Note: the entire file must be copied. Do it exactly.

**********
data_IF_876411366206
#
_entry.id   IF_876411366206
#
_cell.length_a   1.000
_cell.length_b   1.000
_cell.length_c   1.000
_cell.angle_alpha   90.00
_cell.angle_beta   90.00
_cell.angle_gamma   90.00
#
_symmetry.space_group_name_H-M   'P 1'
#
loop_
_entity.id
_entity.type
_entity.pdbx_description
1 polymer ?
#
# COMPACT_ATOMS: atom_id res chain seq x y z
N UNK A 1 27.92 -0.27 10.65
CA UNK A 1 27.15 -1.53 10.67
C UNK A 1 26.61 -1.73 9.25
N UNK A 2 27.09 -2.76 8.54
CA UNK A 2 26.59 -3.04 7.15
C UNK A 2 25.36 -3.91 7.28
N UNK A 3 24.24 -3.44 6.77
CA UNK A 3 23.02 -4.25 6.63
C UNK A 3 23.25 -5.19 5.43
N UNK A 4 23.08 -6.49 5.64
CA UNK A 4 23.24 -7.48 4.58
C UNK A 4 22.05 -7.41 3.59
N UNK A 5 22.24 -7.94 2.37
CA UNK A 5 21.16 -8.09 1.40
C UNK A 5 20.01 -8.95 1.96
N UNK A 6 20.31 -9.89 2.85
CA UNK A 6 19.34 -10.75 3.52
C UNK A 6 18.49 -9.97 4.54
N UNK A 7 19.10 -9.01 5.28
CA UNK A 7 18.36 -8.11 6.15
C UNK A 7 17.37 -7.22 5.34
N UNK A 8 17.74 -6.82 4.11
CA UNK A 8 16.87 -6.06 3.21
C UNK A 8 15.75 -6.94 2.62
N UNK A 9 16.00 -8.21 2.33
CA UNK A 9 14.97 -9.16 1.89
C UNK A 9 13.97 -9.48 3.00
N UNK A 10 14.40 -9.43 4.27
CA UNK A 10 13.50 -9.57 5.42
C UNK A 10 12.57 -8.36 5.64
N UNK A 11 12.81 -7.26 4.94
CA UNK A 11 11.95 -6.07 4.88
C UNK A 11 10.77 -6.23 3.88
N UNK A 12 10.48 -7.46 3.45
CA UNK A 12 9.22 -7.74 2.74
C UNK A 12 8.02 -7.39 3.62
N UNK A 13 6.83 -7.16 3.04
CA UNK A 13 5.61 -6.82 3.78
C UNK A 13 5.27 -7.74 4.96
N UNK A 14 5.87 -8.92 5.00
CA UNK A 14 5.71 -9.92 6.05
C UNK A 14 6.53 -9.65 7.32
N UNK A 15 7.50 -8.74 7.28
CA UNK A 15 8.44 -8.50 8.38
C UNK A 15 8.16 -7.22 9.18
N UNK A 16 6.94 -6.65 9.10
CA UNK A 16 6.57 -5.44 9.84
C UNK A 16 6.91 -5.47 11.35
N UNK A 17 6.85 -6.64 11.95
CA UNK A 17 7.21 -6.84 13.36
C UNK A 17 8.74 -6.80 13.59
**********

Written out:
data_IF_876411366206
#
_entry.id   IF_876411366206
#
_cell.length_a   1.000
_cell.length_b   1.000
_cell.length_c   1.000
_cell.angle_alpha   90.00
_cell.angle_beta   90.00
_cell.angle_gamma   90.00
#
_symmetry.space_group_name_H-M   'P 1'
#
loop_
_entity.id
_entity.type
_entity.pdbx_description
1 polymer ?
#
# COMPACT_ATOMS: atom_id res chain seq x y z
N UNK A 1 27.92 -0.27 10.65
CA UNK A 1 27.15 -1.53 10.67
C UNK A 1 26.61 -1.73 9.25
N UNK A 2 27.09 -2.76 8.54
CA UNK A 2 26.59 -3.04 7.15
C UNK A 2 25.36 -3.91 7.28
N UNK A 3 24.24 -3.44 6.77
CA UNK A 3 23.02 -4.25 6.63
C UNK A 3 23.25 -5.19 5.43
N UNK A 4 23.08 -6.49 5.64
CA UNK A 4 23.24 -7.48 4.58
C UNK A 4 22.05 -7.41 3.59
N UNK A 5 22.24 -7.94 2.37
CA UNK A 5 21.16 -8.09 1.40
C UNK A 5 20.01 -8.95 1.96
N UNK A 6 20.31 -9.89 2.85
CA UNK A 6 19.34 -10.75 3.52
C UNK A 6 18.49 -9.97 4.54
N UNK A 7 19.10 -9.01 5.28
CA UNK A 7 18.36 -8.11 6.15
C UNK A 7 17.37 -7.22 5.34
N UNK A 8 17.74 -6.82 4.11
CA UNK A 8 16.87 -6.06 3.21
C UNK A 8 15.75 -6.94 2.62
N UNK A 9 16.00 -8.21 2.33
CA UNK A 9 14.97 -9.16 1.89
C UNK A 9 13.97 -9.48 3.00
N UNK A 10 14.40 -9.43 4.27
CA UNK A 10 13.50 -9.57 5.42
C UNK A 10 12.57 -8.36 5.64
N UNK A 11 12.81 -7.26 4.94
CA UNK A 11 11.95 -6.07 4.88
C UNK A 11 10.77 -6.23 3.88
N UNK A 12 10.48 -7.46 3.45
CA UNK A 12 9.22 -7.74 2.74
C UNK A 12 8.02 -7.39 3.62
N UNK A 13 6.83 -7.16 3.04
CA UNK A 13 5.61 -6.82 3.78
C UNK A 13 5.27 -7.74 4.96
N UNK A 14 5.87 -8.92 5.00
CA UNK A 14 5.71 -9.92 6.05
C UNK A 14 6.53 -9.65 7.32
N UNK A 15 7.50 -8.74 7.28
CA UNK A 15 8.44 -8.50 8.38
C UNK A 15 8.16 -7.22 9.18
N UNK A 16 6.94 -6.65 9.10
CA UNK A 16 6.57 -5.44 9.84
C UNK A 16 6.91 -5.47 11.35
N UNK A 17 6.85 -6.64 11.95
CA UNK A 17 7.21 -6.84 13.36
C UNK A 17 8.74 -6.80 13.59